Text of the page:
While I certainly enjoy pistachios, other than occasionally using them in biscotti I tend to just eat them right out of their salt-roasted shells. This relish was a savory take on them that I wouldn’t have thought of on my own. The subtle fruitiness of the nuts went really well with the lemon and chives — it was a strangely lovely melding. The amount of oil may seem a bit overboard but it infuses with the flavors of the other ingredients making each bite delicious.

The relish would probably be tasty over fish or some other grilled meats, but I can say for sure it is good mixed in with leftover farro, drizzled over a “big salad” and spooned over roasted veggies.

Pickled Blueberries — a tart treat for summer salads

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Pickled Blueberries w/ Summer Greens

My husband and I took a trip to Tacoma recently to visit my family. We didn’t have much in mind in terms of plans, so when it turned out my aunt wasn’t feeling well, we happily took over dinner duty. My husband, who can never do anything halfway, took our meal to a whole new level of delicious.

We started with the several pounds of beef ribs that my aunt had planned on making and added to them: a huge pan of mac and cheese, green beans with crispy bacon, roasted new potatoes and (to add some semblance of health) a green salad.

To make the salad as interesting as its accompaniments, we jazzed it up with plenty of fresh herbs (parsley, chives, tarragon) and a lemon cucumber from my grandma’s garden. Deciding it still lacked some zing, we raided the last of the blueberries from one of her bushes and quick pickled them.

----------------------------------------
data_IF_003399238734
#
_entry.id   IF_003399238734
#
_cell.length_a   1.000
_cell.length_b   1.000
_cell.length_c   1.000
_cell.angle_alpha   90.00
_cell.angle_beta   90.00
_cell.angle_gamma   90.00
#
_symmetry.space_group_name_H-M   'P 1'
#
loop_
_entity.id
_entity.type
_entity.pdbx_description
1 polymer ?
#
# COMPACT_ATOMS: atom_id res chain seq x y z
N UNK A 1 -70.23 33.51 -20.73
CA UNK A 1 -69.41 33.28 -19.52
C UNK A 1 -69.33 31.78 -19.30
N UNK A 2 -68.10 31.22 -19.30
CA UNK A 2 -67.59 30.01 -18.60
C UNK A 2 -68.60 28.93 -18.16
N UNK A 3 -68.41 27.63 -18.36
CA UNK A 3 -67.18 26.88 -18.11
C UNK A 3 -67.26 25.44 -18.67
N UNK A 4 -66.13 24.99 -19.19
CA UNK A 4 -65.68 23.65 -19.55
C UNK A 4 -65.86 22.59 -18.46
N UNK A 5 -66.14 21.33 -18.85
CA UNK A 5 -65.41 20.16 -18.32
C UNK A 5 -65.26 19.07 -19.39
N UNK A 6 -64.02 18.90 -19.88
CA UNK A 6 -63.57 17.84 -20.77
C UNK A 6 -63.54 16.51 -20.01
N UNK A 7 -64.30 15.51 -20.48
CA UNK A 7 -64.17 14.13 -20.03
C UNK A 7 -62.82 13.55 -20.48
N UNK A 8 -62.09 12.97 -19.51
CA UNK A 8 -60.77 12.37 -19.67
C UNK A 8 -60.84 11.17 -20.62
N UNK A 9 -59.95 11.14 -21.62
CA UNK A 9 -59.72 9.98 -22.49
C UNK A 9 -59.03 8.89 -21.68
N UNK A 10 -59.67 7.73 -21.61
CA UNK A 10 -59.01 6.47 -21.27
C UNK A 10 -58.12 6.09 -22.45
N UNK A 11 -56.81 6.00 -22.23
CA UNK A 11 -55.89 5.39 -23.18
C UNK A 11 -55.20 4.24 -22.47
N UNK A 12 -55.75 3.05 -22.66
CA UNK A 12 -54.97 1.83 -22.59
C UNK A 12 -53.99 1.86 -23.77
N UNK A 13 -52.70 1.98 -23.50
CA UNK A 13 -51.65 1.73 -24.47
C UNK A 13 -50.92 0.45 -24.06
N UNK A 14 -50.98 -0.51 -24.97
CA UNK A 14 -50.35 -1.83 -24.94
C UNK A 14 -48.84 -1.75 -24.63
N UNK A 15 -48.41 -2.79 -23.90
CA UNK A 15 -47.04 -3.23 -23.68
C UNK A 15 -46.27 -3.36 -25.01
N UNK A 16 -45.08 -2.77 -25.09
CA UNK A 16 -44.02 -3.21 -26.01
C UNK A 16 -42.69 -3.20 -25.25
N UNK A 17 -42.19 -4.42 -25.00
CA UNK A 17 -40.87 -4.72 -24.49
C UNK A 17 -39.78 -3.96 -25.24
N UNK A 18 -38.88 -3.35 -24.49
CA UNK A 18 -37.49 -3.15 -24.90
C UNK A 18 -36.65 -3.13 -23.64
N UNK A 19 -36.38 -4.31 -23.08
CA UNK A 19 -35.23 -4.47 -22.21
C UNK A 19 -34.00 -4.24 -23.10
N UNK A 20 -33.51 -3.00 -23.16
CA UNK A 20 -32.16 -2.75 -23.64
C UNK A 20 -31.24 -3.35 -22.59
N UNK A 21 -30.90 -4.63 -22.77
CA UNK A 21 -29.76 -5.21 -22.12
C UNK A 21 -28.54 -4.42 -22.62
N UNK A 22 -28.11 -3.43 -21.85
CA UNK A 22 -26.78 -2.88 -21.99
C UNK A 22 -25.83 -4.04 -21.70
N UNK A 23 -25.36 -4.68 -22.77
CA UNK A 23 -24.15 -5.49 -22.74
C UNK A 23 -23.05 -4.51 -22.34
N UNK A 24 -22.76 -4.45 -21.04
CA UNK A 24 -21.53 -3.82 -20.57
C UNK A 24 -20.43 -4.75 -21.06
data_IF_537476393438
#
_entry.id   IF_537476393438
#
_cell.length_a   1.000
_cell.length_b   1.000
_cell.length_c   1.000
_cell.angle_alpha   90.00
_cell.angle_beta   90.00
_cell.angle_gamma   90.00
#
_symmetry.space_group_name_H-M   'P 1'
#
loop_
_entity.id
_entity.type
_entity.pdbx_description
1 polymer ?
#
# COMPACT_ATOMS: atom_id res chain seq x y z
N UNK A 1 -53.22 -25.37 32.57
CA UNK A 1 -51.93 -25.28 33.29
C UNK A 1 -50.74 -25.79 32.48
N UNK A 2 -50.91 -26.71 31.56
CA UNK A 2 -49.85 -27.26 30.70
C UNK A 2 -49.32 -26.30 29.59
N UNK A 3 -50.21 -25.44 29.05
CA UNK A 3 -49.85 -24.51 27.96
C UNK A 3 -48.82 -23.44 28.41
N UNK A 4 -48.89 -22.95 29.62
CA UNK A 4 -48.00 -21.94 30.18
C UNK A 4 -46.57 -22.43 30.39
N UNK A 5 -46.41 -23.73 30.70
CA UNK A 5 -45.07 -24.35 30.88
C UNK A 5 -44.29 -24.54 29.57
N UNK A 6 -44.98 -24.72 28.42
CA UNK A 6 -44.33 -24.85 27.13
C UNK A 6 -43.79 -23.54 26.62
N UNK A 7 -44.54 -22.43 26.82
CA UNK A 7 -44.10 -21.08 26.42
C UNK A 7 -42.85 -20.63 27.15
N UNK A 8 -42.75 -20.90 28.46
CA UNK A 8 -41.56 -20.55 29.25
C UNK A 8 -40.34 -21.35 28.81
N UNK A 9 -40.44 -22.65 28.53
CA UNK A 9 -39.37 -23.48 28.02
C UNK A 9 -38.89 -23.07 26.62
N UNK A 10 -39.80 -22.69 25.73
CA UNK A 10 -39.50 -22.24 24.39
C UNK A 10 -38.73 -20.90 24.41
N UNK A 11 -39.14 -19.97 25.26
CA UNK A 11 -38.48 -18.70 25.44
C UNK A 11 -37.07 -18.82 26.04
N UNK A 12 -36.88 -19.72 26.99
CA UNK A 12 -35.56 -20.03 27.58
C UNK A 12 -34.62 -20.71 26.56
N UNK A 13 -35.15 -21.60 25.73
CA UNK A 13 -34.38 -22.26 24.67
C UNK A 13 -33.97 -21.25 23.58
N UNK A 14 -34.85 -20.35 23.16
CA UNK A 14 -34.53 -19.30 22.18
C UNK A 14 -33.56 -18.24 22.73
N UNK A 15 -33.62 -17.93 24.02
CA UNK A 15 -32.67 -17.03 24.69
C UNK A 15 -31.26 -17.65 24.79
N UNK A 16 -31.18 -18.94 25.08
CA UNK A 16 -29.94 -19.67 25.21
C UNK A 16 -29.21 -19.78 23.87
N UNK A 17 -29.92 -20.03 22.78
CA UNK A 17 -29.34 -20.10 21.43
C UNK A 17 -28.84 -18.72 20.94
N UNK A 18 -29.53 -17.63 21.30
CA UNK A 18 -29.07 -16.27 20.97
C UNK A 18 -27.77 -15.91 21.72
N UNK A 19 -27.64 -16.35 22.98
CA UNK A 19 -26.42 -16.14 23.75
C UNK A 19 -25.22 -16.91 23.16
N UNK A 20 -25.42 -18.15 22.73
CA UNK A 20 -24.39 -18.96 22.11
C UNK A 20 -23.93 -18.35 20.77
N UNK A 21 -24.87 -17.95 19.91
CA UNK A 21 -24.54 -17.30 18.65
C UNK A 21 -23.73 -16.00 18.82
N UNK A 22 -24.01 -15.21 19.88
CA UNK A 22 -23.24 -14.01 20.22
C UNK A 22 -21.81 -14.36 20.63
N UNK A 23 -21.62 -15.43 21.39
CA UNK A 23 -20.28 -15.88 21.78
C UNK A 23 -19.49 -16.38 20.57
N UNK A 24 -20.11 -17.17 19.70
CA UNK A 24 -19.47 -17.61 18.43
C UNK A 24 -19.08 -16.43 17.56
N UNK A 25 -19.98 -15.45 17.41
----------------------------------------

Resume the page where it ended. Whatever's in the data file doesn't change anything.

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The “recipe” is simple — combine water, red wine vinegar and sugar using the basic ratio of 3:2:1, heating until the sugar has dissolved. Cool slightly and pour over berries. Add a few springs of thyme, a bay leaf and a clove. Let sit for an hour or longer.

Once you drain the liquid, you can use it to make a vinaigrette for the salad. We started with a portion of the liquid and added minced garlic, a pinch of finely chopped fresh thyme and EVO. I only wish we had had some pecorino or Parmesan cheese but I can say it was still a mighty tasty salad.

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I’d call this a successful last-minute meal! (*Not pictured was dessert: my favorite summer standby, mixed berry spoonbread, with fresh whipped cream. Yum!)

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So good!

A sauce so good I could live on it…

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One of things I find funny about my life is that people assume I eat so well simply because my husband is a chef. I will admit that we both love food to a point of almostobsession, and that certainly affects my eating habits. After all, he is the one who has planned our dinners to the Herb Farm, the French Laundry, Au Pied de Cochon and (coming soon) Willows Inn. But unless I visit him in at his restaurant or guilt him about buying a new cookbook, he rarely cooks more than ramen at home.